President Barack Obama’s foreign policy “pivot” towards Asia, announced with an eye-catching visit to Myanmar and Cambodia at the start of his second term of office, appeared to be thwarted this week.
Operation Pillar of Defence derailed his visit, demanding attention he wanted to devote to advancing US trade relationships and encouraging political freedoms across Asia.
Instead, he was obliged to dispatch Hillary Clinton to help forge the ceasefire agreement, to deploy the US 6th Fleet ready to evacuate US citizens and make calls to Benjamin Netanyahu and Mohammad Morsi to prevent the unravelling of the Israeli-Egyptian peace treaty.
Some have mistakenly suggested that the Obama administration had proposed to “switch off” its relationships in the MidEast. True, Mr Obama’s first-term record of engagement in the Middle East was decidedly patchy, and declining American influence after the Arab Spring might not be an ideal platform.
True, too, that Mr Netanyahu’s support for Mitt Romney soured an already troubled relationship and that Mahmoud Abbas looked ever more detached from Palestinian politics this week.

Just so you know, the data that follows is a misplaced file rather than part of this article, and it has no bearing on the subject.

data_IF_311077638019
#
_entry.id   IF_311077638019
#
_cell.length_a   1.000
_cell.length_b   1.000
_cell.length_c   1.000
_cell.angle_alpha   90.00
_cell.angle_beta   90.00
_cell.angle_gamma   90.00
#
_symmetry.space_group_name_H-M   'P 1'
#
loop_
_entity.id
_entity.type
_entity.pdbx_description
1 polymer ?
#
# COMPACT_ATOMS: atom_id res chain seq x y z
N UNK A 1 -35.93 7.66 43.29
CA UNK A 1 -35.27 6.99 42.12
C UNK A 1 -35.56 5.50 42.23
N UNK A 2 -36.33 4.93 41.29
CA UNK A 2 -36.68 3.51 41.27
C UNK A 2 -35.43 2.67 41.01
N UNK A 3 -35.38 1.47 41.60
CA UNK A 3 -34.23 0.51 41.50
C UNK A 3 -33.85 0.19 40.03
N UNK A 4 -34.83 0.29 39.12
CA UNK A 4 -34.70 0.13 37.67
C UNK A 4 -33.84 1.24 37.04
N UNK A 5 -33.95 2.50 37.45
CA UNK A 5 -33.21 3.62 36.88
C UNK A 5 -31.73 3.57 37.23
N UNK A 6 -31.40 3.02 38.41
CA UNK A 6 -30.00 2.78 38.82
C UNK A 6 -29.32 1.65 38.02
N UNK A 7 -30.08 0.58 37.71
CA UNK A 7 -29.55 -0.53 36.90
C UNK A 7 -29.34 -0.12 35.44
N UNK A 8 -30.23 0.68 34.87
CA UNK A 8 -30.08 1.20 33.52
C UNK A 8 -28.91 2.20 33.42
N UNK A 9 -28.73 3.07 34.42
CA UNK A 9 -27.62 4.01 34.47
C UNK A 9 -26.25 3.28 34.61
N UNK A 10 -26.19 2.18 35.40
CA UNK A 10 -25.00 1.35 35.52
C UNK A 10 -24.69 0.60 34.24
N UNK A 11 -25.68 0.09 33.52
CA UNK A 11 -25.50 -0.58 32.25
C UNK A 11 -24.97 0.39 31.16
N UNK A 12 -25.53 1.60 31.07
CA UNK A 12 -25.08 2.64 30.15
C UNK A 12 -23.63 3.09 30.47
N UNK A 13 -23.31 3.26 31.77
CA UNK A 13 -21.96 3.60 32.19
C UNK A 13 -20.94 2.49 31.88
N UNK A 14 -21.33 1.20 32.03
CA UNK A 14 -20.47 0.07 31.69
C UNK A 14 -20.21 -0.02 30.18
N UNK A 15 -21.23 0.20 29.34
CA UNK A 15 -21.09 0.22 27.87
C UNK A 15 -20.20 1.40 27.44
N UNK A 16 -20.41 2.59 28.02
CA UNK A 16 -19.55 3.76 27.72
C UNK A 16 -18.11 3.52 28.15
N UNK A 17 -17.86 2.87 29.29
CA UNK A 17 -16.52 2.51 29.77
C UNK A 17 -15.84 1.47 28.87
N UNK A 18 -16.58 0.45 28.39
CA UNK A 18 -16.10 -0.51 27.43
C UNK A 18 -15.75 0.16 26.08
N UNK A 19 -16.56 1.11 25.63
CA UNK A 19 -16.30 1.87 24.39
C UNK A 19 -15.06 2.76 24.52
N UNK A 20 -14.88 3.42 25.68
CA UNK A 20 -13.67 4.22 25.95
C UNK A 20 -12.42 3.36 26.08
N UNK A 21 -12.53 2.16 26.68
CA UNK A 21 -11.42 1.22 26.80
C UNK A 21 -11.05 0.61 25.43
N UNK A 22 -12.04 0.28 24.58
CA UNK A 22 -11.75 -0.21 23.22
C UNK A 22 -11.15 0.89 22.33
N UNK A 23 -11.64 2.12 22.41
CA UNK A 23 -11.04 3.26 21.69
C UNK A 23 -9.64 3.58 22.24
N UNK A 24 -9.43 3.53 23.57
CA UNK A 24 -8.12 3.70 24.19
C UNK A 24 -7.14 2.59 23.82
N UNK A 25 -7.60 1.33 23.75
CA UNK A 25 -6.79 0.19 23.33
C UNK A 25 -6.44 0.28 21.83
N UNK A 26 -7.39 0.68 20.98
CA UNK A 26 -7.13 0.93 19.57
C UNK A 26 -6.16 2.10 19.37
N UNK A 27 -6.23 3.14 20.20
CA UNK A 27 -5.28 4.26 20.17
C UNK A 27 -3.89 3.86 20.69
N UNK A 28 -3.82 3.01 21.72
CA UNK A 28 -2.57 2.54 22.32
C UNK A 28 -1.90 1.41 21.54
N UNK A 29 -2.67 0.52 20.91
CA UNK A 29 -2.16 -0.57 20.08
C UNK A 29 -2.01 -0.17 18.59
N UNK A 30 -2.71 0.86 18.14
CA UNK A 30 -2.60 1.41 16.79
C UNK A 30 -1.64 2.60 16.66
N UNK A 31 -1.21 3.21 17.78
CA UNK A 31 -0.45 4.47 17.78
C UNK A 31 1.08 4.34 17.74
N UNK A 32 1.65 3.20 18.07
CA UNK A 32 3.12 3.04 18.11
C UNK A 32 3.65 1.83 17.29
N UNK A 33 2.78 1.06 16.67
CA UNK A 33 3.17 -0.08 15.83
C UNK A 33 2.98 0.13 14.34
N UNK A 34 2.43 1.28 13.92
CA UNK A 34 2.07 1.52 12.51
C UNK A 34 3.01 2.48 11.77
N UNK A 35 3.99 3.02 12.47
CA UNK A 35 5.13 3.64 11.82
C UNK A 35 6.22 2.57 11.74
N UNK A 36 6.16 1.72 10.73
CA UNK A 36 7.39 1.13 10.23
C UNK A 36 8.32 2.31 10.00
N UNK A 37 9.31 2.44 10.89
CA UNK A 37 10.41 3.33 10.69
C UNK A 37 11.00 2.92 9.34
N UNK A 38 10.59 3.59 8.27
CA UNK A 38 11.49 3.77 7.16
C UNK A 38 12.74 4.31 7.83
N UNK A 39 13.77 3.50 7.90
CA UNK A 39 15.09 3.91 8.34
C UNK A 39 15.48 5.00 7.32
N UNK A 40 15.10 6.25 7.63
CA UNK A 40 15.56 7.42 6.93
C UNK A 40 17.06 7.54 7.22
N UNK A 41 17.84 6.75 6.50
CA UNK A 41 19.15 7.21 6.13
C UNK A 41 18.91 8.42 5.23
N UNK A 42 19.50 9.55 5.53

But US interests, far more compelling than personalities for Mr Obama as determinants of his country’s foreign policy, continue to run through the region. America remains profoundly interested in the resolution of the Syrian civil war; in confronting Iran; and in constructively engaging with pro-Islamist governments.
The US is not “switching off” relations with Israel, either. The Obama administration was unequivocally supportive of Israel during the fighting. That will be reassuring for Mr Netanyahu, who faces the Israeli electorate in a month. With a ceasefire in place, Obama may feel that US interests also include real progress on peace talks. Israelis and Palestinians should prepare for more, not less, US engagement in their affairs.